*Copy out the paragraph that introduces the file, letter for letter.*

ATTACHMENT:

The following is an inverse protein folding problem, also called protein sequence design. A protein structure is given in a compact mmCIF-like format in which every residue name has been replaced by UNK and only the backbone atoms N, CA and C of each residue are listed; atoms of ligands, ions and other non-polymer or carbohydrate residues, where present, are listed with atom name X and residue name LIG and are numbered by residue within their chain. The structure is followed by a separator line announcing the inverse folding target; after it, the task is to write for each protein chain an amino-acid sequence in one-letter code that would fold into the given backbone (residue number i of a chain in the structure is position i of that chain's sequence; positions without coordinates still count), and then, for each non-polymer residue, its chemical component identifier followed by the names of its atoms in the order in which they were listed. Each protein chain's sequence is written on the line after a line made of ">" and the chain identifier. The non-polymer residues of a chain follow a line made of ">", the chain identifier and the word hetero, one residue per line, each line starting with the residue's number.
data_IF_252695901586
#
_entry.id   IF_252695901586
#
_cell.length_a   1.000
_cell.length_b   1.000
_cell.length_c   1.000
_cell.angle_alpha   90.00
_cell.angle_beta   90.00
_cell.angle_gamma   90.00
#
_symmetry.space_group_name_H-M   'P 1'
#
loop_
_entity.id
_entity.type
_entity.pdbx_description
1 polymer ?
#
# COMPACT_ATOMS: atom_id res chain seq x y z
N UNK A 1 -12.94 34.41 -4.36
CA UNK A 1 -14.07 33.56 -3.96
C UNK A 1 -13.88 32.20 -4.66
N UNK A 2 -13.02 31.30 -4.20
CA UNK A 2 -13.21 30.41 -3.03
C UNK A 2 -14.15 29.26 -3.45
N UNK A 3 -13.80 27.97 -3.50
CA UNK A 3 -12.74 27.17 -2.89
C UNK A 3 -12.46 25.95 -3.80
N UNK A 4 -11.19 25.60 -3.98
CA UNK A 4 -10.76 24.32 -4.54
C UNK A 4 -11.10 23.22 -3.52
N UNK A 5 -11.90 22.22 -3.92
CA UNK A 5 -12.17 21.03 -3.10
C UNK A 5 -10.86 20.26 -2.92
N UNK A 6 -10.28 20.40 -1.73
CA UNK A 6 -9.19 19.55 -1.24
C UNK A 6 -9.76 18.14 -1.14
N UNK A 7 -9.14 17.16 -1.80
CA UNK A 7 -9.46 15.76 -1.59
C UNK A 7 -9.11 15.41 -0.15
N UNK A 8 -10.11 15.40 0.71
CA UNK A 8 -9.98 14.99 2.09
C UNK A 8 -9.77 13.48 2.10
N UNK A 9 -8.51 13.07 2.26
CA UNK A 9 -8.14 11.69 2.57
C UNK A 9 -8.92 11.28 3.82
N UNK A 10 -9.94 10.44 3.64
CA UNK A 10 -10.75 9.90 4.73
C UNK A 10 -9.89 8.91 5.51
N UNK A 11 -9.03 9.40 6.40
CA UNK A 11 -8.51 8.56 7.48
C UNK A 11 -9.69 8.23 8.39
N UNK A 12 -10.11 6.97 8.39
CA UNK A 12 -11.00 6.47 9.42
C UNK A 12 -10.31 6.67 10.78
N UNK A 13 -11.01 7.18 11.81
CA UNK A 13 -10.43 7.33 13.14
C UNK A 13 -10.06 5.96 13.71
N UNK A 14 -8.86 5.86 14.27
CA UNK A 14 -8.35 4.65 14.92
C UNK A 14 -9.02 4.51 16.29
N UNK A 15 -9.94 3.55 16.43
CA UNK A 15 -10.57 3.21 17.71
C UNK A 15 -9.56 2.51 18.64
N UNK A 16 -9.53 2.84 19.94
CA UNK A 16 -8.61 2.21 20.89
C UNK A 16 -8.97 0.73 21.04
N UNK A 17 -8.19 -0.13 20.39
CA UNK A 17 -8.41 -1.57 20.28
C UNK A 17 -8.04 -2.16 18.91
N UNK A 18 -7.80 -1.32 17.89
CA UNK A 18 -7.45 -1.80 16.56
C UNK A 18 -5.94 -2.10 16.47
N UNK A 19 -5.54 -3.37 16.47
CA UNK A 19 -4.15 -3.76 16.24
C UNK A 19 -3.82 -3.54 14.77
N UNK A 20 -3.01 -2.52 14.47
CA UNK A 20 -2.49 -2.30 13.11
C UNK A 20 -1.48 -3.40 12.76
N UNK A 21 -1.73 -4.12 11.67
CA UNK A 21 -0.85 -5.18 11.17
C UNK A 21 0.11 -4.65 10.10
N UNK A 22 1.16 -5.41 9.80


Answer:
The following is an inverse protein folding problem, also called protein sequence design. A protein structure is given in a compact mmCIF-like format in which every residue name has been replaced by UNK and only the backbone atoms N, CA and C of each residue are listed; atoms of ligands, ions and other non-polymer or carbohydrate residues, where present, are listed with atom name X and residue name LIG and are numbered by residue within their chain. The structure is followed by a separator line announcing the inverse folding target; after it, the task is to write for each protein chain an amino-acid sequence in one-letter code that would fold into the given backbone (residue number i of a chain in the structure is position i of that chain's sequence; positions without coordinates still count), and then, for each non-polymer residue, its chemical component identifier followed by the names of its atoms in the order in which they were listed. Each protein chain's sequence is written on the line after a line made of ">" and the chain identifier. The non-polymer residues of a chain follow a line made of ">", the chain identifier and the word hetero, one residue per line, each line starting with the residue's number.